Databases are just large data stores - they contain large streams of information, kind of like this book. Now, if you had this book in front of you and did not have the table of contents or the index at the back, how would you find a topic? You'd need to start at page one, and flick through every page in the book to find what you wanted, at which point you would stop and read. This is precisely what databases do when you query them - they search sequentially through all the data in a table, which can be very slow if you have large tables or if your data is near the end of the table.
To speed searches up, you can define your own custom indexes that provide information on where MySQL should look to find certain information, just like the index in this book. When you define an index, MySQL searches that first (which takes much less time than searching a full table), and when it finds a match it will jump directly to the correct place in the table. You can index as many fields as you want, and they can be of any type.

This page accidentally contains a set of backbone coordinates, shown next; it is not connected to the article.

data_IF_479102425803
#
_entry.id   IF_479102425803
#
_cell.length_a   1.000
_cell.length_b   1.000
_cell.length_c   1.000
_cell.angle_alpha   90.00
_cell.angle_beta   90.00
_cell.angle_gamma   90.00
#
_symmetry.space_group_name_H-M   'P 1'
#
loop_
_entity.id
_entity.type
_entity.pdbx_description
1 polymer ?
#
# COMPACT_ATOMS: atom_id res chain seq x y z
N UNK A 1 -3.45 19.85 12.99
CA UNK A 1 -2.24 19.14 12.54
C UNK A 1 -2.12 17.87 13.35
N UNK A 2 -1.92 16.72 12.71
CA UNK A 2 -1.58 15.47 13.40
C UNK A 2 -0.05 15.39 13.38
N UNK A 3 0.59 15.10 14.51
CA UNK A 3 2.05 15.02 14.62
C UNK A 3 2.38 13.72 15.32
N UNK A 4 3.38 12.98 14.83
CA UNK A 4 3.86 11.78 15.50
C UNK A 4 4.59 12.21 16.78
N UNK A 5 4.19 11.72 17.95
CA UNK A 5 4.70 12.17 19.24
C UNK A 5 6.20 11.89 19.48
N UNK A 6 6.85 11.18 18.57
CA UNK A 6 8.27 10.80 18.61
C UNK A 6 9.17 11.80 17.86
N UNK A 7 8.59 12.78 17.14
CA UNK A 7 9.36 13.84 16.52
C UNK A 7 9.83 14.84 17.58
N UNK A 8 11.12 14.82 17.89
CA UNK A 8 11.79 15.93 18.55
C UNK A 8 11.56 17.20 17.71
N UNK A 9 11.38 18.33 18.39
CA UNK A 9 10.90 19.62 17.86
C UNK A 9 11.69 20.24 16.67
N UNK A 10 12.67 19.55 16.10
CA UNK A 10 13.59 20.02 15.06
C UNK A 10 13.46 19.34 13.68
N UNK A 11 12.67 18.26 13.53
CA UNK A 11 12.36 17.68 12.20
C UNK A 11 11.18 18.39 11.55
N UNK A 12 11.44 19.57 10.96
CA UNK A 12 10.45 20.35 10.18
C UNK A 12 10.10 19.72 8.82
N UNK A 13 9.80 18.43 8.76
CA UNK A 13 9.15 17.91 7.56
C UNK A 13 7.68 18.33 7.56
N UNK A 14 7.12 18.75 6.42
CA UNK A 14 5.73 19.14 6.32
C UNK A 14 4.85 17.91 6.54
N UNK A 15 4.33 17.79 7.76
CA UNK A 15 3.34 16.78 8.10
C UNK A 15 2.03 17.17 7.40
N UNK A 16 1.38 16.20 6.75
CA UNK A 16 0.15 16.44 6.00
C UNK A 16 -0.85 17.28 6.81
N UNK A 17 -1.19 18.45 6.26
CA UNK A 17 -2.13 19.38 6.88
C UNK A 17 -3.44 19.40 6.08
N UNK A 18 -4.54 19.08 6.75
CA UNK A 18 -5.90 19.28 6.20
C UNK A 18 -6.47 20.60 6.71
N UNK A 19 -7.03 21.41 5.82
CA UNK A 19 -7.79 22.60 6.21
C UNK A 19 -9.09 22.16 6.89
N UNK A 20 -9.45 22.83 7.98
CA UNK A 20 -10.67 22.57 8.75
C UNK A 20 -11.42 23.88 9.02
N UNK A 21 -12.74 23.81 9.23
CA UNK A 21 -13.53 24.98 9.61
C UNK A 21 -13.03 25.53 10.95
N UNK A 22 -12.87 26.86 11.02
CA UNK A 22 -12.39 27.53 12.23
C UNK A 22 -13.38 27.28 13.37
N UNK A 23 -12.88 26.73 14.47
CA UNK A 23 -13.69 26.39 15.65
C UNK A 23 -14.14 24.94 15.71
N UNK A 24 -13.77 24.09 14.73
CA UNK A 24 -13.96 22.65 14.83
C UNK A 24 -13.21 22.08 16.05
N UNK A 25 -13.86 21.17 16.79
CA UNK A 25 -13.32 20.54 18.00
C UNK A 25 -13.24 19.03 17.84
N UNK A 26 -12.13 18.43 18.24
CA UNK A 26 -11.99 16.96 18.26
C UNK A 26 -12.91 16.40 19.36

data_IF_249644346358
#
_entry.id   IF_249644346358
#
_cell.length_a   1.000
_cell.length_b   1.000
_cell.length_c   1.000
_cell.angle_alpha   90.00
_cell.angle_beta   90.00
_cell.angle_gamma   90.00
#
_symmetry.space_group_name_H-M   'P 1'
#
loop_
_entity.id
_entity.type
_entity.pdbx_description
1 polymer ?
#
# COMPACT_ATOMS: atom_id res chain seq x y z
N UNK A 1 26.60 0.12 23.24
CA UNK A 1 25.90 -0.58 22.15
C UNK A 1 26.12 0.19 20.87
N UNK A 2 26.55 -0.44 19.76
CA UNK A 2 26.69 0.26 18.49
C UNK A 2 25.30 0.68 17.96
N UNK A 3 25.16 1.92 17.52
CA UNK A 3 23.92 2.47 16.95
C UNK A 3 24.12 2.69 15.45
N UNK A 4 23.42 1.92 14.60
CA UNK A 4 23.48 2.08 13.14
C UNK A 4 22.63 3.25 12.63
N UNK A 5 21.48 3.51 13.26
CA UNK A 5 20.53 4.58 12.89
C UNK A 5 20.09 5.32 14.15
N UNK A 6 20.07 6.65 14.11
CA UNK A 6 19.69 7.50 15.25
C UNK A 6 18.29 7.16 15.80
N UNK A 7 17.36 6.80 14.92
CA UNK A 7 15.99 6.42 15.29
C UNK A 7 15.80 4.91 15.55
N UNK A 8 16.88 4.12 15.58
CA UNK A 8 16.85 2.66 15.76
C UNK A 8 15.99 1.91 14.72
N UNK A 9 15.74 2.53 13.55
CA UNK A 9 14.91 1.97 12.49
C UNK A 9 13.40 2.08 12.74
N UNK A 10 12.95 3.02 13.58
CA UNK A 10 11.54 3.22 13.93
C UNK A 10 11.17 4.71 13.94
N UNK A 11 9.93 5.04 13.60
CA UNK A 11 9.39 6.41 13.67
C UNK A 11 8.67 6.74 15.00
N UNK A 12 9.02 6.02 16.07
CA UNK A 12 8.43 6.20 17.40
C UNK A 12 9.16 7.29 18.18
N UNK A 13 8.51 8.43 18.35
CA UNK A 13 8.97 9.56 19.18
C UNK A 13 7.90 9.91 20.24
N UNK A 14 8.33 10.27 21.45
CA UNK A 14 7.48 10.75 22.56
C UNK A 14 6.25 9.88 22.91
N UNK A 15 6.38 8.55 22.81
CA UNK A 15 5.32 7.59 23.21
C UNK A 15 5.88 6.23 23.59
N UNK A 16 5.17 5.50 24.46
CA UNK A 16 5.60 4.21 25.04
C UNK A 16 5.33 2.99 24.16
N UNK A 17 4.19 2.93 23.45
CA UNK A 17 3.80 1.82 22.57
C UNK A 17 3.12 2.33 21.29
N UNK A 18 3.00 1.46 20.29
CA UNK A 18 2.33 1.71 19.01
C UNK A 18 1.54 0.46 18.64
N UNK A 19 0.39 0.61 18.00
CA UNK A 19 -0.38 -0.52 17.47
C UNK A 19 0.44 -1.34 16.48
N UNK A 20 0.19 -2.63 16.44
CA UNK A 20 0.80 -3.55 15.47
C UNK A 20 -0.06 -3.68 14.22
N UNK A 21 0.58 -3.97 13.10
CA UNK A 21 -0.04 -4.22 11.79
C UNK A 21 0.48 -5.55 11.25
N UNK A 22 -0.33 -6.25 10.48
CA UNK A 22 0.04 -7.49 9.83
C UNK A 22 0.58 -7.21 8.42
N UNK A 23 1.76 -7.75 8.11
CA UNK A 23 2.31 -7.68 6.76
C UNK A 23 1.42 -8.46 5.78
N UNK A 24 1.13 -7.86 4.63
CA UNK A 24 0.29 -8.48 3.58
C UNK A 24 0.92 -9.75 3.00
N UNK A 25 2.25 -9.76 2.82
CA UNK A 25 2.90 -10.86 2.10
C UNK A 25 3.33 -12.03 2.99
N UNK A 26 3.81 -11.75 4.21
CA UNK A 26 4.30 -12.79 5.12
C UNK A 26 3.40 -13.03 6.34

As you can imagine, indexes are incredibly useful tools to maximise the performance of your tables. However, you must be careful - not everything is rosy with indexes. For example, each index takes up space on your system, which means if you index every field "for maximum performance", MySQL ends up having to write twice as much information. Secondly, every time you update information in your table, MySQL needs to rewrite the indexes, which slows down changing data and adding data.
Author's Note: Adding an index to a field you regularly search can reduce a query from taking ten seconds to less than one-tenth of a second.
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